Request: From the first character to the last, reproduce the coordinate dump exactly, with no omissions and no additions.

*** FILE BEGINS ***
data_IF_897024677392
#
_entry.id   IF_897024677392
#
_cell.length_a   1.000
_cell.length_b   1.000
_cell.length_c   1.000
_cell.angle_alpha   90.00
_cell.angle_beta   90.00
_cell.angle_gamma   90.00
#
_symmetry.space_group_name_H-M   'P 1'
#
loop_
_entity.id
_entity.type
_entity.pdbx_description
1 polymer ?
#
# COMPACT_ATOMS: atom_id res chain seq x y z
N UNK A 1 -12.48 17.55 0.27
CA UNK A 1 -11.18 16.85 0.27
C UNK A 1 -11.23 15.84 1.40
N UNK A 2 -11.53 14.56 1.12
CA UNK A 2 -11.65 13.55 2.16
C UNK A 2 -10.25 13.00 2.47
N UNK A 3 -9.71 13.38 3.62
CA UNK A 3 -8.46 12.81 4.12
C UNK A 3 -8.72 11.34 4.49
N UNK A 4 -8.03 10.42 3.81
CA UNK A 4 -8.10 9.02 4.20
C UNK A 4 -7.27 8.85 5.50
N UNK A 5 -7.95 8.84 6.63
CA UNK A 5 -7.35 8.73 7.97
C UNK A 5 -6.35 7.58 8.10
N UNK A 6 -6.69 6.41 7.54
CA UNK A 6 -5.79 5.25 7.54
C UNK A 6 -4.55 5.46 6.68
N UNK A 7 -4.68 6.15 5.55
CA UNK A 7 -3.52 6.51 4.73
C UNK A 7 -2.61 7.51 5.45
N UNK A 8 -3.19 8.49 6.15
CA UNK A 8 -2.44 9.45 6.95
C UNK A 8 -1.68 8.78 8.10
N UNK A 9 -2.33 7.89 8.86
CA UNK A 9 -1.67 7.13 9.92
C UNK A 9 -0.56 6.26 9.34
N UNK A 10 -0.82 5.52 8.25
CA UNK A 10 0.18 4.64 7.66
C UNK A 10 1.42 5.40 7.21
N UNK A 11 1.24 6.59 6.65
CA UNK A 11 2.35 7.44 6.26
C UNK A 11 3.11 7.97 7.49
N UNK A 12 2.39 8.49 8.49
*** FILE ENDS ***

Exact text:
data_IF_897024677392
#
_entry.id   IF_897024677392
#
_cell.length_a   1.000
_cell.length_b   1.000
_cell.length_c   1.000
_cell.angle_alpha   90.00
_cell.angle_beta   90.00
_cell.angle_gamma   90.00
#
_symmetry.space_group_name_H-M   'P 1'
#
loop_
_entity.id
_entity.type
_entity.pdbx_description
1 polymer ?
#
# COMPACT_ATOMS: atom_id res chain seq x y z
N UNK A 1 -12.48 17.55 0.27
CA UNK A 1 -11.18 16.85 0.27
C UNK A 1 -11.23 15.84 1.40
N UNK A 2 -11.53 14.56 1.12
CA UNK A 2 -11.65 13.55 2.16
C UNK A 2 -10.25 13.00 2.47
N UNK A 3 -9.71 13.38 3.62
CA UNK A 3 -8.46 12.81 4.12
C UNK A 3 -8.72 11.34 4.49
N UNK A 4 -8.03 10.42 3.81
CA UNK A 4 -8.10 9.02 4.20
C UNK A 4 -7.27 8.85 5.50
N UNK A 5 -7.95 8.84 6.63
CA UNK A 5 -7.35 8.73 7.97
C UNK A 5 -6.35 7.58 8.10
N UNK A 6 -6.69 6.41 7.54
CA UNK A 6 -5.79 5.25 7.54
C UNK A 6 -4.55 5.46 6.68
N UNK A 7 -4.68 6.15 5.55
CA UNK A 7 -3.52 6.51 4.73
C UNK A 7 -2.61 7.51 5.45
N UNK A 8 -3.19 8.49 6.15
CA UNK A 8 -2.44 9.45 6.95
C UNK A 8 -1.68 8.78 8.10
N UNK A 9 -2.33 7.89 8.86
CA UNK A 9 -1.67 7.13 9.92
C UNK A 9 -0.56 6.26 9.34
N UNK A 10 -0.82 5.52 8.25
CA UNK A 10 0.18 4.64 7.66
C UNK A 10 1.42 5.40 7.21
N UNK A 11 1.24 6.59 6.65
CA UNK A 11 2.35 7.44 6.26
C UNK A 11 3.11 7.97 7.49
N UNK A 12 2.39 8.49 8.49